Eating oatmeal on a regular basis can do a lot for your body. Oats are packed with fiber (4 grams per 1/2 cup serving), which is one of the key nutrients you need to help you feel full and lose weight. It’s a complex carbohydrate, which is one of the best types of carbs you can have. Plus, it has a high amount of protein—5 grams per serving—and contains a good amount of iron, calcium, magnesium, vitamin A, and vitamin B6. However, while there are a lot of nutritional benefits to a bowl of oatmeal, without any healthy oatmeal toppings or add-ins, that bowl of oatmeal by itself will be kind of bland.
By adding a few healthy oatmeal toppings, you can boost the nutritional content of your bowl even more and give your oatmeal a tasty upgrade. Plus, some of these toppings are incredibly helpful for your overall health—even losing weight!
Here are a few healthy oatmeal toppings to add to your bowl, and for more healthy eating tips, be sure to check out our list of 21 Best Healthy Cooking Hacks of All Time.
For such a small amount, a teaspoon of chia seeds can do a lot in terms of boosting the nutritional value of your oatmeal. Chia seeds are full of omega-3s, which help with inflammation. Plus, for being so low in calories and carbs, chia seeds are packed with fiber. So by adding that teaspoon, you boost the fiber content of your bowl of oats from 4 to 5 grams.
Another easy way to boost the fiber content of your bowl is by adding a few scoops of canned pumpkin! Snag a can of pumpkin puree (not pumpkin pie mix, those have more sugar) and toss in 1/4 cup of pumpkin puree in your oats. It only adds 21 calories to your bowl, but packs in the fiber (2 grams) and the full amount of vitamin A you’ll need for the entire day.
Because adding more fiber into your diet is a helpful way to lose weight, topping your oatmeal with raspberries is also an easy way to get that fiber in! Top your bowl of oatmeal with 1/2 cup of raspberries and you’ll double the fiber content of your bowl (4 grams per 1/2 cup of raspberries). Plus, raspberries help to make the bowl of oatmeal naturally sweet, which means you can keep that sugar count low.
Oats taste great with savory toppings, too! Adding a fried egg on top boosts the protein content (6 grams) of your oatmeal, as well as the fat content (5 grams). Adding protein and fat also elevates the satiety level of your oats, which means you’ll feel full for a longer period of time after breakfast. Or even enjoy savory oatmeal for lunch!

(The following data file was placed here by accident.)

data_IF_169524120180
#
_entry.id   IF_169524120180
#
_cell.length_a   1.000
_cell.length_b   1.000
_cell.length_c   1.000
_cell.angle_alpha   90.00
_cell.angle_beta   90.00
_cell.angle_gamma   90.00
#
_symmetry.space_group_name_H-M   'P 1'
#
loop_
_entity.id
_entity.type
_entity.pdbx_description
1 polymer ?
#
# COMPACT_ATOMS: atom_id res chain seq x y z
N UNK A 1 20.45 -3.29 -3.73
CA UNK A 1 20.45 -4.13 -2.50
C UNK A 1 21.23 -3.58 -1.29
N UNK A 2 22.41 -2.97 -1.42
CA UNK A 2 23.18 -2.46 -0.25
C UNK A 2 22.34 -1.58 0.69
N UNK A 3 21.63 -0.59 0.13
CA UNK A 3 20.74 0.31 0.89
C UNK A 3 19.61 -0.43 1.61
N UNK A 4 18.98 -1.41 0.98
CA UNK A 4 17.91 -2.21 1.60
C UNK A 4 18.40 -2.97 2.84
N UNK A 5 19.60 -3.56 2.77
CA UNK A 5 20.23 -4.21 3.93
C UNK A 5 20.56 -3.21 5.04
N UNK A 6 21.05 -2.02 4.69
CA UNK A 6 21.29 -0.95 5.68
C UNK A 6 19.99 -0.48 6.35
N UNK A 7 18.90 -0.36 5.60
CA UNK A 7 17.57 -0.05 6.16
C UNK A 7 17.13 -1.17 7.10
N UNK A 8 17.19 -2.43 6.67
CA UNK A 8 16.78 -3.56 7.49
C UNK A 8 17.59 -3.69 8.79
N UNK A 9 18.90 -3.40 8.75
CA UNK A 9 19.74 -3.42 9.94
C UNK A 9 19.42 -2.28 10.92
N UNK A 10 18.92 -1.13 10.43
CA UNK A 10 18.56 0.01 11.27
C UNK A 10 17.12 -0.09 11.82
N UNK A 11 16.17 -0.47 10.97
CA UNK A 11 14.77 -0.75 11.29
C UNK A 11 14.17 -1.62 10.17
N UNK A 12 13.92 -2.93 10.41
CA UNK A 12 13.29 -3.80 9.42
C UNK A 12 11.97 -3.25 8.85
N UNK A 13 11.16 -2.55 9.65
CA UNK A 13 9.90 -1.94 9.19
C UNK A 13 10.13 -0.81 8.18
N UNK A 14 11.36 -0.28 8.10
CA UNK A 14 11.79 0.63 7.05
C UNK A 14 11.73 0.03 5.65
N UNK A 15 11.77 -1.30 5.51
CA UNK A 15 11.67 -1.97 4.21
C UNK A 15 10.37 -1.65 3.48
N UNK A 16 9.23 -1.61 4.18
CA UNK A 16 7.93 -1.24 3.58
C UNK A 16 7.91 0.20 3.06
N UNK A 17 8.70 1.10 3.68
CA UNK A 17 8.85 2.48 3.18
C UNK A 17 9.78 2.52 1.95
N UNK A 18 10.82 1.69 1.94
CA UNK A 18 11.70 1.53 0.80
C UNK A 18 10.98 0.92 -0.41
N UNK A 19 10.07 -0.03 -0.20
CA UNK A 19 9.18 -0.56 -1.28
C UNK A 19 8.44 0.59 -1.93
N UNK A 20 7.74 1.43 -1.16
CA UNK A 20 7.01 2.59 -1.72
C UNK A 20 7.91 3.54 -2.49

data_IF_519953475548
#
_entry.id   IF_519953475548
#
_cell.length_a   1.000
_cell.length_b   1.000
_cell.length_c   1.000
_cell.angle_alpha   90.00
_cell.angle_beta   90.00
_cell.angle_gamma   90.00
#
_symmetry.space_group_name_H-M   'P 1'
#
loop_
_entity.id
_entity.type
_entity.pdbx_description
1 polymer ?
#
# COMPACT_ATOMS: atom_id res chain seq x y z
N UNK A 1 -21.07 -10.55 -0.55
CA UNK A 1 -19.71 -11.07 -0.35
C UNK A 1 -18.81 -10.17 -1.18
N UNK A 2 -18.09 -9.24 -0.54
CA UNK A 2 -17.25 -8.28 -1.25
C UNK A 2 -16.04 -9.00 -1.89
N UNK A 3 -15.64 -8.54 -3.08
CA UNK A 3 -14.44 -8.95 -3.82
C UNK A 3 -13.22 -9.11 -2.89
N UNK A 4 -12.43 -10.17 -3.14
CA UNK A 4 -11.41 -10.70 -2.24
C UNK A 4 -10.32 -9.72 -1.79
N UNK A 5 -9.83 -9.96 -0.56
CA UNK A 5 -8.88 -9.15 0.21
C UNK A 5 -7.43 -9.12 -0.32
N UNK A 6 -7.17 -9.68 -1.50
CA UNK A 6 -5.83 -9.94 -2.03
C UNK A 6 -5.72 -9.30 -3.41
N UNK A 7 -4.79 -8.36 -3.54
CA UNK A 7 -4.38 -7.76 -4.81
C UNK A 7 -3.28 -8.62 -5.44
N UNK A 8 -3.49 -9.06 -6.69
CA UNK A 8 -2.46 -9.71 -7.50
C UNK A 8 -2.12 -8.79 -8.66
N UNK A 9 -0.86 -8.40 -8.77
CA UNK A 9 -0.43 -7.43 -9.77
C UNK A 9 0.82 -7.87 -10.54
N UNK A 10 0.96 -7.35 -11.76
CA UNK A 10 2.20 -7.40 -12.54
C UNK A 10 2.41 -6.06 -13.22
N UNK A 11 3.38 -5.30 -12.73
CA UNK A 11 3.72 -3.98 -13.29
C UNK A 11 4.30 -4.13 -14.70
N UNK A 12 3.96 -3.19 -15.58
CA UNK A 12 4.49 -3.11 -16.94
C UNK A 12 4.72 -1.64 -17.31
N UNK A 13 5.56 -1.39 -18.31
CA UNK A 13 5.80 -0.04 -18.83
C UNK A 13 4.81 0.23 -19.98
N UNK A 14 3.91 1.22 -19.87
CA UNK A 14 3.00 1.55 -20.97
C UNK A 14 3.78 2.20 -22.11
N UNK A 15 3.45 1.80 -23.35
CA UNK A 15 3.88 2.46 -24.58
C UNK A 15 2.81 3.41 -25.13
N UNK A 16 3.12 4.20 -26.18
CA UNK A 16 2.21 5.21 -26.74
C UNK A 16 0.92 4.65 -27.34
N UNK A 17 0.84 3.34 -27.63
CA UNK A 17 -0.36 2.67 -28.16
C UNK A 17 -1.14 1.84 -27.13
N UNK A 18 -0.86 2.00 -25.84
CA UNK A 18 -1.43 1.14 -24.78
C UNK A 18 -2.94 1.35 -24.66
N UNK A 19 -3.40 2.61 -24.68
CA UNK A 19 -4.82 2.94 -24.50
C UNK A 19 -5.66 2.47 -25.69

While there are a lot of easy packets of instant oatmeal out there, those typically are packed with lots of added sugars. Nevertheless, you can get the same great taste at home if you make a bowl of plain oats and add a teaspoon of maple syrup. This only adds 4 grams of sugar to your whole bowl and keeps the added calories under 20.
Another easy—and plant-based—way to get protein in your bowl is by adding a tablespoon of peanut butter. Peanut butter can actually do a lot for your weight loss! A simple tablespoon adds 4 grams of protein, 8 grams of fat, and 100 calories. It is calorie-dense, but because peanut butter is an excellent source of nutrients (niacin, manganese, vitamin E, magnesium phosphorus), you’re getting a lot of nutritional benefits on top of it being such a filling addition to your oats.
If you’re going to add a tablespoon of peanut butter, might as well top it with a few slices of banana to pair! Although bananas are higher in carbohydrates, sugar, and calories, they are still dense in fiber and potassium. Slice up 1/2 of a medium-sized banana and you’ll get around 1.5 grams of fiber, 211 milligrams of potassium, and only 8 grams of sugar and 53 calories. Again, adding fruit like a banana gives your bowl of oatmeal a touch of natural sweetness, so there’s no need to add more sugar. Try it yourself with our Healthy Oatmeal With Peanut Butter and Banana Recipe.
Nuts are an easy topping for oats, but if you’re not careful, you can easily overdo it on the calories. Adding 24 whole almonds adds an extra 164 calories to your bowl! Instead, opt for sliced almonds. Sliced almonds give you that same crunch that you desire without totally overdoing it. You can add 2 tablespoons of sliced almonds for just 61 calories! Plus, that small amount still adds a good amount of healthy fat (5 grams), protein (2 grams), and dietary fiber (1.3 grams).
Craving a little chocolate in the morning? Instead of opting for a large pile of calorie-dense chocolate chip pancakes, why not throw in a few dark chocolate chips into a bowl of oats? Sprinkle in 1/2 tablespoon of mini dark chocolate chips, which only increases the calories by 40. The sugar count is also low (4 grams), as well as the fat content (2 grams). Plus, it gives you that touch of sweetness without completely overdoing it!
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Did you know avocado is one of the best foods you can have for weight loss? Registered dietitians say that avocados are a great food that will help you to feel full and satisfied. They are rich in fiber and healthy fats (which helps with fullness) and helps to slow down your digestion (leaving you feeling full for longer). If you add one serving of avocado—about 1/3 of the avocado—to your bowl of oatmeal, you’re adding 3 grams of fiber, 8 grams of filling monounsaturated fats, and only 80 calories to your bowl.
Because the health of your muscles is closely linked to your metabolic rate, it’s important to keep your muscles healthy and strong. One of the best foods to have for muscle health is actually pomegranates! Sure, they are a great source of fiber and vitamin C, but it can also significantly help with your gut health, digestion, and muscle health. Especially after your post-workout recovery!
For even more weight loss tricks with oats, check out our list of 25 Clever Ways to Lose Weight With Oatmeal.